Like so many others, I am fairly fresh from seeing Avatar and aside from wanting to see it again and preferably on a bigger screen and in 3-D, it made me think. Particularlythe part about Jake, the paralyzed protagonist who is given the chance to use his body again in a 10-foot tall blue-skinned avatar and gets sent into the forest to befriend the people of Pandora.
Sidetrack: 20 years ago, I wrote a short story with a somewhat similar premise about a disabled girl who through various interesting happenings gets to try out an able-bodied life among another race and for several years now, I've been slowly expanding it into something more like a book. Except, I think my window has just closed, because anything I write will be seen as a derivative of Avatar and I am more than slightly pissed. Damn you, James Cameron!
Where was I? Oh yes, blue skin, paralyzed and using your body again.
I'm pretty sure there isn't anyone living with a physical limitation who didn't get a little wistful at this part of the movie. That first scene of Jake trying out walking again, standing on the floor, figuring out how to use his legs again after so long of not - and subsequently crashing into quite a few things - going outside and digging his toes into the soil and then running, running as fast as he possibly can and... wistful doesn't begin to describe it. I don't think there's any particular word that can be used to sum up the mix of longing, sorrow and laughing in an almost-there recognition of the giddy joy of your body doing what you want, exactly what you want, with fluidity and grace. And it makes you want it with a burning need so hot it obliterates thought.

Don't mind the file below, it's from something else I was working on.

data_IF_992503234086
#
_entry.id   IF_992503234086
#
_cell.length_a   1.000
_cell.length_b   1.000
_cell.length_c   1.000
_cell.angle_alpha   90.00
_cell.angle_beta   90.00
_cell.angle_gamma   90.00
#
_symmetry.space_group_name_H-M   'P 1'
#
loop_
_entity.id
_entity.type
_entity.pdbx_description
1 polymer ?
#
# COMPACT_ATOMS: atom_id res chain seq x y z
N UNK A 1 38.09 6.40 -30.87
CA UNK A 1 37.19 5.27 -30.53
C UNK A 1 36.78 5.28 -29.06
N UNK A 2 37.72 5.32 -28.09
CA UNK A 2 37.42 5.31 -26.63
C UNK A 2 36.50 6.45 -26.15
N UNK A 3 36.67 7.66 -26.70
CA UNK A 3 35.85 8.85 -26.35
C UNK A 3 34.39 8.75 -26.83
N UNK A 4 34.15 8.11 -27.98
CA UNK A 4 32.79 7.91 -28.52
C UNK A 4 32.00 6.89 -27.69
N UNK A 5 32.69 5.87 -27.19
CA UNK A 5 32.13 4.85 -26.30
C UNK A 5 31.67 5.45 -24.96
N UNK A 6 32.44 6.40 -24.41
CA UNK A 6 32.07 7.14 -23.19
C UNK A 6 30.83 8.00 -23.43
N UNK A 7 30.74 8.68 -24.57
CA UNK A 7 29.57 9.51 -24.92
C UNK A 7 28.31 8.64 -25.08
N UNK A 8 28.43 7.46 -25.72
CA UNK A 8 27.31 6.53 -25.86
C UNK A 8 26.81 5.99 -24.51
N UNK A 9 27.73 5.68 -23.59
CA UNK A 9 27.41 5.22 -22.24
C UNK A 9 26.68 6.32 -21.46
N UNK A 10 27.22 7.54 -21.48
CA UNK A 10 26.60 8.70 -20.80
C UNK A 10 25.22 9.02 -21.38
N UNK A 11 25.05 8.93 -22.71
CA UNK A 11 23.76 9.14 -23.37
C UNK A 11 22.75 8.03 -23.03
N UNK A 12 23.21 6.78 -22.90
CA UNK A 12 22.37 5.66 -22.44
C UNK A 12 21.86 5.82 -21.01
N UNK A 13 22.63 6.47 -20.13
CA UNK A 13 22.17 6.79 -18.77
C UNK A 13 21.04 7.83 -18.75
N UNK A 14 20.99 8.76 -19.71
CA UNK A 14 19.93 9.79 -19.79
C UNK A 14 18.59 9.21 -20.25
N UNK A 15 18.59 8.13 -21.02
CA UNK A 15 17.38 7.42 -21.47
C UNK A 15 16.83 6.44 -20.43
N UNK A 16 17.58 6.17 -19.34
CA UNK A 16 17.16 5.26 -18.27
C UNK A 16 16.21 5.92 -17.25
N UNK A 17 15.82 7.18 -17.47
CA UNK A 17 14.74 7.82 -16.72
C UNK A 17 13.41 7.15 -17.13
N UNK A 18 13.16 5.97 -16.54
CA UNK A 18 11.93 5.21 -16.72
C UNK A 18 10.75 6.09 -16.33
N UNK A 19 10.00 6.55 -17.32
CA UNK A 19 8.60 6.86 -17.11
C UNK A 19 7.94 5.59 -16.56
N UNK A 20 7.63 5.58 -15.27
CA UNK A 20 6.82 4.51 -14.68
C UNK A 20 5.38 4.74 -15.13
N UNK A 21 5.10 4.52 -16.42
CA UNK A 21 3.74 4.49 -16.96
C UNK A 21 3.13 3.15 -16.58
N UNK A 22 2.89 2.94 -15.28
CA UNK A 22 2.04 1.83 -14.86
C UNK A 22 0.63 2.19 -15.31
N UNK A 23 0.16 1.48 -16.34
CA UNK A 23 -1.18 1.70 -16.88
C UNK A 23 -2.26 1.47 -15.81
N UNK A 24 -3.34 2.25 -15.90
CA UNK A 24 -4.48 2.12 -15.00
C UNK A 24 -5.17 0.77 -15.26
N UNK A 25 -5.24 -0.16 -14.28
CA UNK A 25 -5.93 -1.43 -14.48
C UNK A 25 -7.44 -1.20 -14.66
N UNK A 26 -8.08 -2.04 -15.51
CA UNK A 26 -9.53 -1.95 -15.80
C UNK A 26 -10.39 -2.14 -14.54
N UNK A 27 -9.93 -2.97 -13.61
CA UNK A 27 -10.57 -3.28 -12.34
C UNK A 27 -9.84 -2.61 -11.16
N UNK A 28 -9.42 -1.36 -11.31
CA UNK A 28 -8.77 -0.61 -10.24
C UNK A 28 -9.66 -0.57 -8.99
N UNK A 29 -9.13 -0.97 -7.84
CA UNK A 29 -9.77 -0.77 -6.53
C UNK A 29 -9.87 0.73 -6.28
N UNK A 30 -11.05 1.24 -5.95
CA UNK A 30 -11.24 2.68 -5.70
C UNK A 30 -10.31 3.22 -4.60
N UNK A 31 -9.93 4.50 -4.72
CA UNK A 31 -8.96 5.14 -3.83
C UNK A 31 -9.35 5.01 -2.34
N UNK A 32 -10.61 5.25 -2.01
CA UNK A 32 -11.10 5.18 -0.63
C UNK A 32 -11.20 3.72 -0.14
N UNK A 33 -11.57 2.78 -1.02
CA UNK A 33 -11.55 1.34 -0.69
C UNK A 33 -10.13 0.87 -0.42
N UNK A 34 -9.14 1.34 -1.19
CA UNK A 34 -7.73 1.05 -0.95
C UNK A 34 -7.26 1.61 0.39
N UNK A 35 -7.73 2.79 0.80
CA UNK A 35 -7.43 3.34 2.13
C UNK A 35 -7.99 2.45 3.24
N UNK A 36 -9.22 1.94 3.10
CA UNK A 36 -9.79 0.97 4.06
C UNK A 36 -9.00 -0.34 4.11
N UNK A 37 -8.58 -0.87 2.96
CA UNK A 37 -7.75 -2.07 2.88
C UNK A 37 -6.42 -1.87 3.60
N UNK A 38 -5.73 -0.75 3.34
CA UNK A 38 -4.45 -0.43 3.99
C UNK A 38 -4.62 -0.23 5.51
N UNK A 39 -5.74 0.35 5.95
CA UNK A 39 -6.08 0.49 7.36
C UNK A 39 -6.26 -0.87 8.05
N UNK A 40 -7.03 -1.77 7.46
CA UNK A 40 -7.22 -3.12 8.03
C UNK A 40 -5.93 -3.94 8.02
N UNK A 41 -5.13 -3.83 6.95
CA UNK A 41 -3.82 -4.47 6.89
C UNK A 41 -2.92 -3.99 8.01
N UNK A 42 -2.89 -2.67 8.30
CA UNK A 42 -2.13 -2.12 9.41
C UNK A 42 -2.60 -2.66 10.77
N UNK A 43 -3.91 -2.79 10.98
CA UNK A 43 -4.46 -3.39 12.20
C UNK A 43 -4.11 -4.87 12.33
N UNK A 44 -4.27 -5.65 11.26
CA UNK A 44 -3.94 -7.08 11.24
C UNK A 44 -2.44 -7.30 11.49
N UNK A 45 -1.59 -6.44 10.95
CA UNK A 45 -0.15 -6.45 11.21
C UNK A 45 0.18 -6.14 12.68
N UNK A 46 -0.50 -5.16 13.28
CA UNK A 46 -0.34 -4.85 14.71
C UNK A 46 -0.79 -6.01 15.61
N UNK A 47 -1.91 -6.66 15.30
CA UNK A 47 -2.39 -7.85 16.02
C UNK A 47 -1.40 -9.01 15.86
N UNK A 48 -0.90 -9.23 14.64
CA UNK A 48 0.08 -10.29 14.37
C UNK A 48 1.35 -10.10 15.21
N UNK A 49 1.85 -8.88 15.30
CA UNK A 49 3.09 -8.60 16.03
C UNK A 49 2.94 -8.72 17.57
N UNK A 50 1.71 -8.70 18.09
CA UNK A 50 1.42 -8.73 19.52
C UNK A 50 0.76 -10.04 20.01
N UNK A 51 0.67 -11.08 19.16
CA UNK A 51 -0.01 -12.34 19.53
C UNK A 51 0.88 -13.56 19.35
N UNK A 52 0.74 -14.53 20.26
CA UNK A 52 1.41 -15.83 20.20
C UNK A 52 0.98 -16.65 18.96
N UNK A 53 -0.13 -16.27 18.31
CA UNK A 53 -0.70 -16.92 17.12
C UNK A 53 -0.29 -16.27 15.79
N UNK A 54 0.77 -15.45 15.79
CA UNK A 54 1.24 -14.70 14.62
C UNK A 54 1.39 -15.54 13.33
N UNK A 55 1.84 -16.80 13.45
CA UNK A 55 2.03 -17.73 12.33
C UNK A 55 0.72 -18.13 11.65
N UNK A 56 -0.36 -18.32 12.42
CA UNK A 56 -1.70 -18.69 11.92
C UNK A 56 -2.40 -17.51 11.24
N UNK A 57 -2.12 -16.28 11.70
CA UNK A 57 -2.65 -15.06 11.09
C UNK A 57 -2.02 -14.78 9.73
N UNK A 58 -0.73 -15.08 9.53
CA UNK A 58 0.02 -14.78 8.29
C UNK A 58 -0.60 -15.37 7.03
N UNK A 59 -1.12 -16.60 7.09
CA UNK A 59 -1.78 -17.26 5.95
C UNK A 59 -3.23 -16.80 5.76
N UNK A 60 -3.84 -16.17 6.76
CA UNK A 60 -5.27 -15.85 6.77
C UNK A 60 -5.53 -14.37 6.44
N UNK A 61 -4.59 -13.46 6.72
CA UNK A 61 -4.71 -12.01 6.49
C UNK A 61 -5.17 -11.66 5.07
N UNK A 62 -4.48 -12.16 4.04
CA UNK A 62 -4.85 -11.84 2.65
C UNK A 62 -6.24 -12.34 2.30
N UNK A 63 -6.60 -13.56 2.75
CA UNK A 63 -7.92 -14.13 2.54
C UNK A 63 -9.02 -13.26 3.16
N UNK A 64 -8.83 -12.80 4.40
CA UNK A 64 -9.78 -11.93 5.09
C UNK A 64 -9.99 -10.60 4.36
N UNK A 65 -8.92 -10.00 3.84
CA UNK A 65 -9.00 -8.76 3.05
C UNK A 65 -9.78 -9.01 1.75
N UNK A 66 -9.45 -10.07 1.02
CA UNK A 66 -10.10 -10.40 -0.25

And then you start thinking. What would you do if you could do this, if this opportunity of popping into another body, a healthy, strong and flexible body was offered to you? Would you take it? And your first (and second, third and right through 27th) reaction is Are.You. Kidding. Me??? In a heartbeat.
But then, eventually, you start to be able to see through the haze of desire and that's when I started thinking maybe not. Because real life is not like the movies, in real life, you have to come back to your own body, the one that isn't so healthy and strong and flexible. And if you have come to a state of acceptance of that real life, of being grateful for everything that is within it, of loving the people in your life, a life that is connected in a myriad of ways, thousands of unseen tendrils linking you to people and communities - because in real life, no man is an island - and it is your life and in your heart you have for it a fierce, uncomplicated love, what happens if you have tried The Other? Would you not be shot back with the speed of light to that place of grief and resentment that was your before, before you figured out that the answer to enjoying this life you are given is to largely accept your limitations and move on, focusing on living instead of wishing things were different? And when that happened, would the love for your life not cease to be uncomplicated? Once the memory of what it was like to have no limitations is with you like a second skin, would it not taint everything else and everyone else in that life you used to love, smearing them with a grey, gritty film of what could have been?
Sometimes in this life, you have to recognize that brick wall before you beat your head upon it until you are a bloody mess and sometimes, you have to let go of desire and what ifs and move on, with acceptance and joy just - to borrow a line from Bridget Jones - the way you are.
Only forward is the answer, never back.
p.s. I'm percolating a possible project that needs a bit of a team approach (bragging rights only - alas, no money involved). To that end, I'm looking for someone with graphic design experience to make a small web-based design. If you're interested, please email me at landers5ATgmailDOTcom.